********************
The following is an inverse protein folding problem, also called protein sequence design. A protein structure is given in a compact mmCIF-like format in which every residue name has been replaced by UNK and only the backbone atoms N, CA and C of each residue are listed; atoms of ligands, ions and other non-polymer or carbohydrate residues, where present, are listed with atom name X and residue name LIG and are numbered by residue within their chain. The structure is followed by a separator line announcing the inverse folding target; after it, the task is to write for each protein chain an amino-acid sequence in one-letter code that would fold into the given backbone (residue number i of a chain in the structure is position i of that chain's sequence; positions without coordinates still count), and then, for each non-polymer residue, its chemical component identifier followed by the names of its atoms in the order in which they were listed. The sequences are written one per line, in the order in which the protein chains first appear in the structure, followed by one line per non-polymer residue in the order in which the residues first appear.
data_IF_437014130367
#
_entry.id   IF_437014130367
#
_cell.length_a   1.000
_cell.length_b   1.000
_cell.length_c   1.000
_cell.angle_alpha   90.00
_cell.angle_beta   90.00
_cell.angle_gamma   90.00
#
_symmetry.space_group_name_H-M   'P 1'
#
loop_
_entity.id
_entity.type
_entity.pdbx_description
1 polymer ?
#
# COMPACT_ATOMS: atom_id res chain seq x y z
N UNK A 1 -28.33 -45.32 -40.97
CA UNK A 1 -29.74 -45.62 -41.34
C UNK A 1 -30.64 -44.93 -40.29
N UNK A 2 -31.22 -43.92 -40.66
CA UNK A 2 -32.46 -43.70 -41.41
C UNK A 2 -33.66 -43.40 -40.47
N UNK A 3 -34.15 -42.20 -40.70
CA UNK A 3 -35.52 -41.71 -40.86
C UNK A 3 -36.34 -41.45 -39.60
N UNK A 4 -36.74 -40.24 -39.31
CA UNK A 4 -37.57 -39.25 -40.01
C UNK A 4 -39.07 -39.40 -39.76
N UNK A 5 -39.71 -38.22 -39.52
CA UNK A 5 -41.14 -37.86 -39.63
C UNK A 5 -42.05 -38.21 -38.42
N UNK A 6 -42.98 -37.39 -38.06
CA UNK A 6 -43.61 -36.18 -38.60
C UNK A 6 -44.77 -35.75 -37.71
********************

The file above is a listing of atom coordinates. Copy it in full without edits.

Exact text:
The following is an inverse protein folding problem, also called protein sequence design. A protein structure is given in a compact mmCIF-like format in which every residue name has been replaced by UNK and only the backbone atoms N, CA and C of each residue are listed; atoms of ligands, ions and other non-polymer or carbohydrate residues, where present, are listed with atom name X and residue name LIG and are numbered by residue within their chain. The structure is followed by a separator line announcing the inverse folding target; after it, the task is to write for each protein chain an amino-acid sequence in one-letter code that would fold into the given backbone (residue number i of a chain in the structure is position i of that chain's sequence; positions without coordinates still count), and then, for each non-polymer residue, its chemical component identifier followed by the names of its atoms in the order in which they were listed. The sequences are written one per line, in the order in which the protein chains first appear in the structure, followed by one line per non-polymer residue in the order in which the residues first appear.
data_IF_437014130367
#
_entry.id   IF_437014130367
#
_cell.length_a   1.000
_cell.length_b   1.000
_cell.length_c   1.000
_cell.angle_alpha   90.00
_cell.angle_beta   90.00
_cell.angle_gamma   90.00
#
_symmetry.space_group_name_H-M   'P 1'
#
loop_
_entity.id
_entity.type
_entity.pdbx_description
1 polymer ?
#
# COMPACT_ATOMS: atom_id res chain seq x y z
N UNK A 1 -28.33 -45.32 -40.97
CA UNK A 1 -29.74 -45.62 -41.34
C UNK A 1 -30.64 -44.93 -40.29
N UNK A 2 -31.22 -43.92 -40.66
CA UNK A 2 -32.46 -43.70 -41.41
C UNK A 2 -33.66 -43.40 -40.47
N UNK A 3 -34.15 -42.20 -40.70
CA UNK A 3 -35.52 -41.71 -40.86
C UNK A 3 -36.34 -41.45 -39.60
N UNK A 4 -36.74 -40.24 -39.31
CA UNK A 4 -37.57 -39.25 -40.01
C UNK A 4 -39.07 -39.40 -39.76
N UNK A 5 -39.71 -38.22 -39.52
CA UNK A 5 -41.14 -37.86 -39.63
C UNK A 5 -42.05 -38.21 -38.42
N UNK A 6 -42.98 -37.39 -38.06
CA UNK A 6 -43.61 -36.18 -38.60
C UNK A 6 -44.77 -35.75 -37.71